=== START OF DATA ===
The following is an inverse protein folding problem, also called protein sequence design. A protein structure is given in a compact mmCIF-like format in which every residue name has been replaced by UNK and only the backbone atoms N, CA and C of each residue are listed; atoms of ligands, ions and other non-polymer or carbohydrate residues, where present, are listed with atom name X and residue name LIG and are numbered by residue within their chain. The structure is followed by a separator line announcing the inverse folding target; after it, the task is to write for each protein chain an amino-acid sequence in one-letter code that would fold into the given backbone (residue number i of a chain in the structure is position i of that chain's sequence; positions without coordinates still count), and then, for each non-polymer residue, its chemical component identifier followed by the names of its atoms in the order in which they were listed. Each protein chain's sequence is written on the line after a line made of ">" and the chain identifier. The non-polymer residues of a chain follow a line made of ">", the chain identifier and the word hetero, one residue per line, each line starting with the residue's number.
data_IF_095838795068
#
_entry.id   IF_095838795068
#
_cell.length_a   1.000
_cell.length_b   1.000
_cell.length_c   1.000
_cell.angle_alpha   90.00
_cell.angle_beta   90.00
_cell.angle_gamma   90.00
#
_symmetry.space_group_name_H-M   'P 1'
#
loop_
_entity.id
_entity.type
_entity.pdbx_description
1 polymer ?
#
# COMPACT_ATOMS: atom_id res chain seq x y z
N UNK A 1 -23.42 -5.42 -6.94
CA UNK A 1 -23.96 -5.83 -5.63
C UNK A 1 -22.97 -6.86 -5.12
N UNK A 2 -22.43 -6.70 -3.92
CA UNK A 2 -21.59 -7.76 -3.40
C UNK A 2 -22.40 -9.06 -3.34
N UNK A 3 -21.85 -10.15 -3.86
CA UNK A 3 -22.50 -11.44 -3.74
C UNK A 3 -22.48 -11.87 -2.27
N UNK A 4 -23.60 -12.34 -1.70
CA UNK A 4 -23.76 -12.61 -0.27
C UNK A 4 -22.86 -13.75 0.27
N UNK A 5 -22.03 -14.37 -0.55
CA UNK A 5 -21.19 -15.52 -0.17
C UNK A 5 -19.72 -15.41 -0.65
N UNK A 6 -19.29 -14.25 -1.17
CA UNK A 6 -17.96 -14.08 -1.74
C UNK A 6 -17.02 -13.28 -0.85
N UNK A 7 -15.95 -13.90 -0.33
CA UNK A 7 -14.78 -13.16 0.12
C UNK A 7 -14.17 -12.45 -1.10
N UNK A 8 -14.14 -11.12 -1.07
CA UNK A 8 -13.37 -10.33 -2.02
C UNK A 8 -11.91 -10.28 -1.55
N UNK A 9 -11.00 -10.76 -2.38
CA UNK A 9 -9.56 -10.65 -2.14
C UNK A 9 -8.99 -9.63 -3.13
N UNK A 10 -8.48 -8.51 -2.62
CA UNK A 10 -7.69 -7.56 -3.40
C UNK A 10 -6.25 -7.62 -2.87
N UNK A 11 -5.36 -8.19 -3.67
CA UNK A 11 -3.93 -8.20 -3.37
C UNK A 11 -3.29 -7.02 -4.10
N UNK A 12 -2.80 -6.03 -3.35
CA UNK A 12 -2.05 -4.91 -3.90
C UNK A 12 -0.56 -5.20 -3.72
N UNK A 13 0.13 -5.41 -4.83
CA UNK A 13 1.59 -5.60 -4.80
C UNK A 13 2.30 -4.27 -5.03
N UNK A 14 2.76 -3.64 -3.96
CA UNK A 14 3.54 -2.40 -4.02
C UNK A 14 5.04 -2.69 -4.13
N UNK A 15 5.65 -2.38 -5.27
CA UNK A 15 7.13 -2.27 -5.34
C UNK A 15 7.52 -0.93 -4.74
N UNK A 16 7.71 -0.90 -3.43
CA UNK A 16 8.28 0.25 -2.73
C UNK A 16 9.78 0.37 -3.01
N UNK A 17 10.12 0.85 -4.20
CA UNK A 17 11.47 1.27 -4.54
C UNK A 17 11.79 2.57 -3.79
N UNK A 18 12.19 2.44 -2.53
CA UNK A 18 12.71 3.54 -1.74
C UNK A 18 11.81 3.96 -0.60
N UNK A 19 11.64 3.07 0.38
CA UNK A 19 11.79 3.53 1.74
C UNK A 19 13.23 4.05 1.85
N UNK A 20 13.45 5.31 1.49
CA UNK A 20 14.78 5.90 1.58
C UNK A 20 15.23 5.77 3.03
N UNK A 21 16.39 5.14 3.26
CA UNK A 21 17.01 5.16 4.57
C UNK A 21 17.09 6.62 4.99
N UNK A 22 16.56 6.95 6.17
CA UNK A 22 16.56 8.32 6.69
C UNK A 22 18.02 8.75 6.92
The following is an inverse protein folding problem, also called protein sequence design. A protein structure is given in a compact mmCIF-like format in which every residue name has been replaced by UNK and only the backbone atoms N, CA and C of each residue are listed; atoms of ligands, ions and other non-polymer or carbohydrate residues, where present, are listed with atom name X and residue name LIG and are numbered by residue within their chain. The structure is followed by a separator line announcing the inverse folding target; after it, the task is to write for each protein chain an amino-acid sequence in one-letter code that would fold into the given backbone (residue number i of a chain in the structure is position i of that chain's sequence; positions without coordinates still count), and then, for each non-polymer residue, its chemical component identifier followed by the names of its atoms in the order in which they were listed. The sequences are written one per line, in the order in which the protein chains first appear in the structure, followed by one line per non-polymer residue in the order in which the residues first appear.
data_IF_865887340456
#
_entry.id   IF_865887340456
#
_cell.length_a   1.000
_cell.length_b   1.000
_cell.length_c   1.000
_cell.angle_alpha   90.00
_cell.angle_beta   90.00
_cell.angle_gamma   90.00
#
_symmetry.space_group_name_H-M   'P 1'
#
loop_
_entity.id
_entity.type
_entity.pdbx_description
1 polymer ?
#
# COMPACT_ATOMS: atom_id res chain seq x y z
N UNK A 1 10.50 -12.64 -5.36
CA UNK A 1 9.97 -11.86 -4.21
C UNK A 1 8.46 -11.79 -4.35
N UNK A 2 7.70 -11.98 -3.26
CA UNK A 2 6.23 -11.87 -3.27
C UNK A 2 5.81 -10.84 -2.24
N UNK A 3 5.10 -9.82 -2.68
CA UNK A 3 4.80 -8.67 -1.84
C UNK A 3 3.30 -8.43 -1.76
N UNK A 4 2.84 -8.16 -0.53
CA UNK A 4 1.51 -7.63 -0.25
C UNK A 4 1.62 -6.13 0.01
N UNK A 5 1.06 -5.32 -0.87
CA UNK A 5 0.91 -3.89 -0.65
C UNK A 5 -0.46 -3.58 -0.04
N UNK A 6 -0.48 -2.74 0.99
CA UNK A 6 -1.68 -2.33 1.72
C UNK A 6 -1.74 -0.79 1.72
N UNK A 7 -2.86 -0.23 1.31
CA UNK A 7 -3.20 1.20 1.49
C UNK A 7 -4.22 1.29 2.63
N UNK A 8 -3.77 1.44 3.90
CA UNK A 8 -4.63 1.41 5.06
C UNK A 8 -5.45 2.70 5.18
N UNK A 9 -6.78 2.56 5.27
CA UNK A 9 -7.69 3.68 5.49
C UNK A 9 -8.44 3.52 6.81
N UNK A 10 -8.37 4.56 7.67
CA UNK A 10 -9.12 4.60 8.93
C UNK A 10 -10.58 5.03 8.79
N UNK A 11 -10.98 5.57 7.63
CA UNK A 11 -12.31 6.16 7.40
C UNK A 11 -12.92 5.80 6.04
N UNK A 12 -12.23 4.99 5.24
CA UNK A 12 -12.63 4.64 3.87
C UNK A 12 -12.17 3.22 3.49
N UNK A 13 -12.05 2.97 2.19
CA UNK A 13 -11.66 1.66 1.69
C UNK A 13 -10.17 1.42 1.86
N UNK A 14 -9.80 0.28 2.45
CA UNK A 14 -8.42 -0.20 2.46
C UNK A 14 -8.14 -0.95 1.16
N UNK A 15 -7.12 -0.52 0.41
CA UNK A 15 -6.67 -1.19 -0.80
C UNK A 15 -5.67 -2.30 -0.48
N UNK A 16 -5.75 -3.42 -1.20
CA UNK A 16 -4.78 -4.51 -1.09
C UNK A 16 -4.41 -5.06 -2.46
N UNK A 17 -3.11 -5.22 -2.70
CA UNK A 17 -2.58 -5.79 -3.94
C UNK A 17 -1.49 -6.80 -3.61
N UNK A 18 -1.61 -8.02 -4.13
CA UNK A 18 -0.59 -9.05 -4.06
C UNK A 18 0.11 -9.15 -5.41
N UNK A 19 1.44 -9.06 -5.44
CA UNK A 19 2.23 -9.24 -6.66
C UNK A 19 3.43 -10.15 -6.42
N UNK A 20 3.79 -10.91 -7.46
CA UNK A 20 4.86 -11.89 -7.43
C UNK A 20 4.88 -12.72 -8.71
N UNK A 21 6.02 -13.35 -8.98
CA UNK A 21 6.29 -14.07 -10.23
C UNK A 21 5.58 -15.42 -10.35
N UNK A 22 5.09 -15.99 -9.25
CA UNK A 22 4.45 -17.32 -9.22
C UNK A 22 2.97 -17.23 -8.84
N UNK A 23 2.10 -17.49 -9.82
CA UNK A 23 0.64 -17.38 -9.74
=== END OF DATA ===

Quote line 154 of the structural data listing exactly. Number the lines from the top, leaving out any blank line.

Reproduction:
N UNK A 16 -5.75 -3.42 -1.20